New Technologies for Firing Difficult Coal
IGCC, CFB, Oxy-fuel firing, Underground gasification methods are also applicable for low calorific value local coals. CFB is proven technology upto 165 MWe per unit outputs for our low LHV lignites.
IGCC (Integrated Gasification Combined Cycle) coal firing can also be employed with careful academic investigations. There is a great potential in its application.
Today energy security is the major parameter to qualify a country as independent. Energy security can only be achieved by an intelligent combination and management of natural and socio-economic local resources and implementation of the latest technology.
It is difficult to think that a country can protect his borders if his energy investment policy is fully import oriented.
has many energy resources but they are not easy to exploit. The hydro power in Turkey needs careful and intelligent policies taking into account its impact on the environment, the agriculture and densely inhabited regions. Therefore IGCC/ CFB/ OxyFuel plants can be considered as multi-fuel or fuel flexible. Turkey
On the other hand, our local coal mines have varying specifications even in the same basin. Therefore we need to apply expensive selective mining methods rather than our cheap traditional mining for better and efficient firing of the available coal in the thermal power plants. That is an expensive investment that we have only in a few local private applications.
The traditional method is supplying mined coal as received with all undesired unburnable sand, ash, moisture etc. All new imported coal fired power plant investors are major players in other sectors which are in need of cheap electricity. They will consume almost 60-70 percent of generated electricity in their own plants. Remaining potential will be sold in the national market and that is not a problem since there is always need for more energy in our shrinking environment.
Generally local investments are realized by “Corporate finance” methods. Between the period of 1993-2005, we have realized energy power plant investments exceeding overall 4000 MW installed capacity. Those natural gas firing cogeneration plants repay themselves fast and create more money for further investments in new plants.
However we do not have the investment environment for “Non-recourse” project finance to secure “Off Taker” contracts with local/ international financial institutions. Therefore it is too difficult to find necessary project financing for mega projects such as Afsin Elbistan. We have lost time in the past and continue to loose more and unable to recover fast in due time.
Conclusions and Recommendations
Today in administrations’ energy policies, the first priority is in securing cheapest, good quality, reliable/ uninterrupted electricity generation in the local market. So effective and rational applications of local fuel resources are in vital importance. Therefore the energy planning is also the planning of future of the country in order to avoid any foreseen economic crises.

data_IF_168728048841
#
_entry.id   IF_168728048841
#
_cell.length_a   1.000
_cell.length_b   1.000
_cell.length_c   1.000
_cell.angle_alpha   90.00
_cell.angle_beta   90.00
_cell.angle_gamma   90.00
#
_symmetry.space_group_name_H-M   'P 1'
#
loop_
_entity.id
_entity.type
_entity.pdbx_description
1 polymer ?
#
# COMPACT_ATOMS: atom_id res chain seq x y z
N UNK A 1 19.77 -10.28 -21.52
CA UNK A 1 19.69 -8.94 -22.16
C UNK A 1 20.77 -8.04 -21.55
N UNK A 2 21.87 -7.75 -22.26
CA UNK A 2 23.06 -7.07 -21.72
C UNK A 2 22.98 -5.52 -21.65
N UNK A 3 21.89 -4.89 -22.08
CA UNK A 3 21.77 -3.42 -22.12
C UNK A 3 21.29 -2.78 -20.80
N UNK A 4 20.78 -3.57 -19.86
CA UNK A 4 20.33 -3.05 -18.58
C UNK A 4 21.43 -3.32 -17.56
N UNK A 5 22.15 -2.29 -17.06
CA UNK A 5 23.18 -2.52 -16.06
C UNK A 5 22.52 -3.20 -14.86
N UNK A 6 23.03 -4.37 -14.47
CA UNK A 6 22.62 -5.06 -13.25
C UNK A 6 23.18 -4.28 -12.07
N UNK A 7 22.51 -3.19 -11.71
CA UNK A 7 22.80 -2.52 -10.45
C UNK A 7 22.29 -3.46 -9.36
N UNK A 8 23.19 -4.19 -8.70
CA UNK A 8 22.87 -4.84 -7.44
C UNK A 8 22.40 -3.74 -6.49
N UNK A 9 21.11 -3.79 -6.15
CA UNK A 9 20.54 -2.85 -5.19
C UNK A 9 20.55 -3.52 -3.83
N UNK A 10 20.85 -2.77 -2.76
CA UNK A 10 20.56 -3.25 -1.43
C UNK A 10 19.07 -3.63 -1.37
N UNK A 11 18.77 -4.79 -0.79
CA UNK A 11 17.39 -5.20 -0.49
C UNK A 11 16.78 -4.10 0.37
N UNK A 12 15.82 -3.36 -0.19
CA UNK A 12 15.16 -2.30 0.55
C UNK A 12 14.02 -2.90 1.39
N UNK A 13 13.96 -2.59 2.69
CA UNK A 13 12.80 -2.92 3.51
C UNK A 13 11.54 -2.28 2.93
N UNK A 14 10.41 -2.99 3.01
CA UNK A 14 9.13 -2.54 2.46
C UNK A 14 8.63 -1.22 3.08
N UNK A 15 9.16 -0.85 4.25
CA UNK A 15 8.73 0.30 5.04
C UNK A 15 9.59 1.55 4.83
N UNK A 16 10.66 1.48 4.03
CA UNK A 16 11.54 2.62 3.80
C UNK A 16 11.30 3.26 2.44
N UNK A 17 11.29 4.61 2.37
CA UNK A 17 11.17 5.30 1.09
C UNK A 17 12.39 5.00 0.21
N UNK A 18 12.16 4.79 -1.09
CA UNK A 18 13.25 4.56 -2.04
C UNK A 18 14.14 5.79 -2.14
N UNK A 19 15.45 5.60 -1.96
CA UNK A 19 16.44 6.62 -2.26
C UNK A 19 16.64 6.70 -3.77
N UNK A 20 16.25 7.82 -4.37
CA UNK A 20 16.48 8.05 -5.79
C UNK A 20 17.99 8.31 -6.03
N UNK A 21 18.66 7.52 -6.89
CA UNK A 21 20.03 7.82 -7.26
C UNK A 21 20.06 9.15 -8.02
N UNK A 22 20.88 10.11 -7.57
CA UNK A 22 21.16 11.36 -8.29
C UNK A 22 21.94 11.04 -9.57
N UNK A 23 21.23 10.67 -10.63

There is no comfort, no luxury in making mistakes in energy policies. Any mistake is paid back drastically/ severely. Securing energy supply is the first priority. It is our sincere and humble feeling that new investments based on imported coal is too risky.
Their construction on the Black Sea coast is more risky, due to increased prices in the world markets and limited coal routes through ever congested Turkish Channels. Russian coal is not/ has never been cheap. Local coal resources should have the first priority in exploitation for the thermal power plants. Private and even public capabilities are to be encouraged both.
We need to encourage the local engineering capabilities, and openly discourage foreign labor. Foreign labor is loss of national income. There is no value added income generation in the local market by foreign labor. We must reduce our dependency on imported energy, whether they are either coal, natural gas, oil, equipment, project finance, or cheap labor.
We must be very careful in evaluation of Environmental Impact Assesment (EIA) reports/ certification as well as in regulatory licensing. Plants should never be placed on forest nor on agricultural land. Any new and exaggerated capacity increases, any fuel changes from local coal to imported coal are to be evaluated carefully. Available unloading seaports are to be carefully selected. Deep sea discharge of bottom ash should be avoided.
Last but not least, we need to allocate more funds to support MSc/ PhD/PostDoc works and that course of action has to accepted as long term country policy. We must form more research institutes to make more research on exploration, application and best use of local coal.
Best price is not the best choice for long term smooth and cheap electricity generation.
based Energy Analyst, Ankara